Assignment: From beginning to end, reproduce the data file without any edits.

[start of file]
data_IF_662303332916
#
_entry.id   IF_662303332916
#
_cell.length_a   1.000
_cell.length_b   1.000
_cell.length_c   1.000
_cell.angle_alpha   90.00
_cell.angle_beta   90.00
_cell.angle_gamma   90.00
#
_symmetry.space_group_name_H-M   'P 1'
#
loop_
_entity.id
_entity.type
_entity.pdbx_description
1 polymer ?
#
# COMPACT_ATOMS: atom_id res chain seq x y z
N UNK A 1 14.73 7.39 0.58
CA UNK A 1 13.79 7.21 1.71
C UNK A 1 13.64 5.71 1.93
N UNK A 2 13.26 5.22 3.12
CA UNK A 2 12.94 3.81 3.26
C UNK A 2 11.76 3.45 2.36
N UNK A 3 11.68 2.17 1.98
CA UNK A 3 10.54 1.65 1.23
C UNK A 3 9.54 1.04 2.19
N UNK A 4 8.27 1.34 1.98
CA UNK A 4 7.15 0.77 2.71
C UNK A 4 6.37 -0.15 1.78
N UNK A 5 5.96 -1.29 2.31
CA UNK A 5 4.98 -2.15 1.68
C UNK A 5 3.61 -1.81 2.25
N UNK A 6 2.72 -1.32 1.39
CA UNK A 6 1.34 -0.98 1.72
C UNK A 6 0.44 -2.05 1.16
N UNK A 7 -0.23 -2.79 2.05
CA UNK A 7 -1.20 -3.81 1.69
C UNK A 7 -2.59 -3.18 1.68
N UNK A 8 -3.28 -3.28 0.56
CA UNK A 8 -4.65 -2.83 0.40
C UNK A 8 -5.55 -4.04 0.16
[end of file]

data_IF_662303332916
#
_entry.id   IF_662303332916
#
_cell.length_a   1.000
_cell.length_b   1.000
_cell.length_c   1.000
_cell.angle_alpha   90.00
_cell.angle_beta   90.00
_cell.angle_gamma   90.00
#
_symmetry.space_group_name_H-M   'P 1'
#
loop_
_entity.id
_entity.type
_entity.pdbx_description
1 polymer ?
#
# COMPACT_ATOMS: atom_id res chain seq x y z
N UNK A 1 14.73 7.39 0.58
CA UNK A 1 13.79 7.21 1.71
C UNK A 1 13.64 5.71 1.93
N UNK A 2 13.26 5.22 3.12
CA UNK A 2 12.94 3.81 3.26
C UNK A 2 11.76 3.45 2.36
N UNK A 3 11.68 2.17 1.98
CA UNK A 3 10.54 1.65 1.23
C UNK A 3 9.54 1.04 2.19
N UNK A 4 8.27 1.34 1.98
CA UNK A 4 7.15 0.77 2.71
C UNK A 4 6.37 -0.15 1.78
N UNK A 5 5.96 -1.29 2.31
CA UNK A 5 4.98 -2.15 1.68
C UNK A 5 3.61 -1.81 2.25
N UNK A 6 2.72 -1.32 1.39
CA UNK A 6 1.34 -0.98 1.72
C UNK A 6 0.44 -2.05 1.16
N UNK A 7 -0.23 -2.79 2.05
CA UNK A 7 -1.20 -3.81 1.69
C UNK A 7 -2.59 -3.18 1.68
N UNK A 8 -3.28 -3.28 0.56
CA UNK A 8 -4.65 -2.83 0.40
C UNK A 8 -5.55 -4.04 0.16